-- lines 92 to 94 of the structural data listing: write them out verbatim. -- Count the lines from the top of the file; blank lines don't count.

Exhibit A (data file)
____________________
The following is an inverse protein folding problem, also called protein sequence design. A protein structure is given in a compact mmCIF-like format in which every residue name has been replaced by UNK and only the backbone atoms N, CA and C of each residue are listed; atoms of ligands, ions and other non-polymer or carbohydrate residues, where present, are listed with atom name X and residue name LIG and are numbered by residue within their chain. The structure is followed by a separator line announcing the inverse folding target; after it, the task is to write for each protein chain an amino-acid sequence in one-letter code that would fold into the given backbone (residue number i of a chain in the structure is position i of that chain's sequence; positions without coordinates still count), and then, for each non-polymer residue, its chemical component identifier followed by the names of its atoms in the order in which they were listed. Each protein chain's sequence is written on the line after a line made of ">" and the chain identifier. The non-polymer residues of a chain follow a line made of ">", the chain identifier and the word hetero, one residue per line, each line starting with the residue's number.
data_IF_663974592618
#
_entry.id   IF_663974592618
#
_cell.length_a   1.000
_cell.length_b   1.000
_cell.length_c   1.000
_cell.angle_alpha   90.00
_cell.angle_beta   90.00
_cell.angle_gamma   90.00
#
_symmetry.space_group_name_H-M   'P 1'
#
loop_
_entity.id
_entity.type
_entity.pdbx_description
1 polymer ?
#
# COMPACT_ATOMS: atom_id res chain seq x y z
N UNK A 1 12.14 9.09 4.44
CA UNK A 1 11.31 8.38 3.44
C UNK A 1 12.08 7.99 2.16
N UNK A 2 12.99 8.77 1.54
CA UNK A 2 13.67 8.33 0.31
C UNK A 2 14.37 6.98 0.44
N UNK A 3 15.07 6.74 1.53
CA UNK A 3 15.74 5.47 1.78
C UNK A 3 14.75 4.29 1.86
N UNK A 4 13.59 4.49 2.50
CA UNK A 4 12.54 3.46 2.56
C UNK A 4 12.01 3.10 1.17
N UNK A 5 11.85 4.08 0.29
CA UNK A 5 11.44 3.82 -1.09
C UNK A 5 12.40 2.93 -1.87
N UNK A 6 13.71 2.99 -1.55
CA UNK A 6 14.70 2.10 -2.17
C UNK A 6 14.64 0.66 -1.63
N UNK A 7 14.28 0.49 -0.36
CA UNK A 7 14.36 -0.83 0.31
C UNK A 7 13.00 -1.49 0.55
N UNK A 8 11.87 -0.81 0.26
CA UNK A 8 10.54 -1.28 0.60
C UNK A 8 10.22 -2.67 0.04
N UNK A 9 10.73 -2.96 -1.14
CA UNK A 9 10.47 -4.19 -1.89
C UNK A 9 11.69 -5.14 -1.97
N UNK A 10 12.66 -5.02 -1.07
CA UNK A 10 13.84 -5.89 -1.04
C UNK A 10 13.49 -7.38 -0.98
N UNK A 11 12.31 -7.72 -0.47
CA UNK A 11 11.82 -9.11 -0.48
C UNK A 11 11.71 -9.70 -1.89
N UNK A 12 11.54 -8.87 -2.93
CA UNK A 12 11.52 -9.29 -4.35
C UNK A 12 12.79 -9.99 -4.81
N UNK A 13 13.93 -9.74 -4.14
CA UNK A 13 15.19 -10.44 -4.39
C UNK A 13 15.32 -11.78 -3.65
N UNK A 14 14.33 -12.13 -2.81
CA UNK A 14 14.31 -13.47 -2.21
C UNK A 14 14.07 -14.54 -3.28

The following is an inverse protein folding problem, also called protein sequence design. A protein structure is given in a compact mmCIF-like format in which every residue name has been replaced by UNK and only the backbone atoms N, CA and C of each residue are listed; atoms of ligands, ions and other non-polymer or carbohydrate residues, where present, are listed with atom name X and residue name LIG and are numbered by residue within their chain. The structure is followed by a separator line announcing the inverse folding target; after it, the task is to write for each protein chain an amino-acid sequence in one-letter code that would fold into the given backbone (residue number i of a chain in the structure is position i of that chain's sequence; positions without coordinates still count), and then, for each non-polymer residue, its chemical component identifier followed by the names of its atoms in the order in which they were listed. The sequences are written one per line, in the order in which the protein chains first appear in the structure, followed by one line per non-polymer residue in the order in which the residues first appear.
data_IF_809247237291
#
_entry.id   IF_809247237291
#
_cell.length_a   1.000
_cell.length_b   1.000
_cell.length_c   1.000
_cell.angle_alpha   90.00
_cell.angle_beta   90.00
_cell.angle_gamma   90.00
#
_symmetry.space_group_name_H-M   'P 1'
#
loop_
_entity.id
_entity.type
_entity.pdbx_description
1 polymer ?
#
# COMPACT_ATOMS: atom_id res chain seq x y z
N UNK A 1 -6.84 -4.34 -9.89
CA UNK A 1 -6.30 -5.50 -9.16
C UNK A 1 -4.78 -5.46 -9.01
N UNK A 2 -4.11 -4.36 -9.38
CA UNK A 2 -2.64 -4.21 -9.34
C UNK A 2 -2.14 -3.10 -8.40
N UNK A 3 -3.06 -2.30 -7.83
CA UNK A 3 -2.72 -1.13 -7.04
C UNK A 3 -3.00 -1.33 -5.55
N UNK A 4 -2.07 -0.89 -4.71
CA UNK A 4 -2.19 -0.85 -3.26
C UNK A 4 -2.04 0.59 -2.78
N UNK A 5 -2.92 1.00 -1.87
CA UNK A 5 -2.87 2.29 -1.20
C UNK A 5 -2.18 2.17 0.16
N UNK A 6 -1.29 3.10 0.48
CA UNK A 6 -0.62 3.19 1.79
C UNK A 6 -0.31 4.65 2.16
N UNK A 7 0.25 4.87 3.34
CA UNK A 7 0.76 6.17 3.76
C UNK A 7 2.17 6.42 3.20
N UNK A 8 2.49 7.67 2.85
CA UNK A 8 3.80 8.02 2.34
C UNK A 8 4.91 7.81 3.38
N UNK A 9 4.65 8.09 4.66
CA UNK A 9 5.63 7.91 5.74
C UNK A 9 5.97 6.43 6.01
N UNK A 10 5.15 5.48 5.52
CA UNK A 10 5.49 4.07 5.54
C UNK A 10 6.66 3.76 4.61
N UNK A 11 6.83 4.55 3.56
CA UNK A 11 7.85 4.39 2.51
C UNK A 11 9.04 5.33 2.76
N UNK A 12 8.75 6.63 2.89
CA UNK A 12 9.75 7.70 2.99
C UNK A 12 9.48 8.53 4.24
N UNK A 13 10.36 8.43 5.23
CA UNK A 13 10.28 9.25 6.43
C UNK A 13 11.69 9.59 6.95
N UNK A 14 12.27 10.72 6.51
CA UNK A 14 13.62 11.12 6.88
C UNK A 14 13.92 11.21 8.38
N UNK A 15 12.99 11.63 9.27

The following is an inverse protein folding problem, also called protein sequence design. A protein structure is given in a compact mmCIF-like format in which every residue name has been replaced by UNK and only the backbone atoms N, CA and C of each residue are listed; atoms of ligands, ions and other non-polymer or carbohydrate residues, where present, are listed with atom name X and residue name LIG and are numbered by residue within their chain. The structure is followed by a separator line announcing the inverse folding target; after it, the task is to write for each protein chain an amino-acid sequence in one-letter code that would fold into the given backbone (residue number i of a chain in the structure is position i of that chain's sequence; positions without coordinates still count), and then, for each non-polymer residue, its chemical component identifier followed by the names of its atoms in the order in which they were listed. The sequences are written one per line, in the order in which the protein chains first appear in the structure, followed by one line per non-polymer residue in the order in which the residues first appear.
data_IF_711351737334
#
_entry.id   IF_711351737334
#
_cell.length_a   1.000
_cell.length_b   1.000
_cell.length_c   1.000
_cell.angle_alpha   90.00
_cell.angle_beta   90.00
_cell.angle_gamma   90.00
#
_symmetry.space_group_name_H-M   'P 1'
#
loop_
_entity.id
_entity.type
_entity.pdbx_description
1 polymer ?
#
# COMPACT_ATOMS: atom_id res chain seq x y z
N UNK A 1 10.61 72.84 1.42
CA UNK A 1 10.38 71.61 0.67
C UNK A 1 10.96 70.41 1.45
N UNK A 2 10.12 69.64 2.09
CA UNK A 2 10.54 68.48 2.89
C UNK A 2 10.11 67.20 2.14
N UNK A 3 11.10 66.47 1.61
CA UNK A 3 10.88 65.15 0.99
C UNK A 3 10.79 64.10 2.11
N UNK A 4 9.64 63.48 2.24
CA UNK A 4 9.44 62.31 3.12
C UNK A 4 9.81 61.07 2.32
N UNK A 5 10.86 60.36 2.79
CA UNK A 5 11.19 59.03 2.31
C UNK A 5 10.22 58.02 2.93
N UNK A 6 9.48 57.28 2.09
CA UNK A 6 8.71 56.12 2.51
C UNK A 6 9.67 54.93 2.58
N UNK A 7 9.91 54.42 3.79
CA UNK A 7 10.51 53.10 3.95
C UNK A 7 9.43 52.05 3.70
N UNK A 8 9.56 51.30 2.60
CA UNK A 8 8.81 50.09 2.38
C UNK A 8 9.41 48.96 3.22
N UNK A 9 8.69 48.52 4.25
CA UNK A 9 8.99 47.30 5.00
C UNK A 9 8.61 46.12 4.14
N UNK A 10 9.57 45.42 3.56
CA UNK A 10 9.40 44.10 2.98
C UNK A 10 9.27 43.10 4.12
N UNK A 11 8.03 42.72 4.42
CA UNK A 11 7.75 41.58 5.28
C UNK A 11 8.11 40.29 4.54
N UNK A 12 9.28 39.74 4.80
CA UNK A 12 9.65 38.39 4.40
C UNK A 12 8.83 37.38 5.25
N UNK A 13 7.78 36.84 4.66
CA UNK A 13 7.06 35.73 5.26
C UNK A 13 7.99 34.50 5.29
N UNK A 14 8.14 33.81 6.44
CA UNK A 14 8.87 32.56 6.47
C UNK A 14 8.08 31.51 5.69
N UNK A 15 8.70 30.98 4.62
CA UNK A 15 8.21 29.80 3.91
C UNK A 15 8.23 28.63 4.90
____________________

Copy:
CA UNK A 3 -2.72 -1.13 -7.04
C UNK A 3 -3.00 -1.33 -5.55
N UNK A 4 -2.07 -0.89 -4.71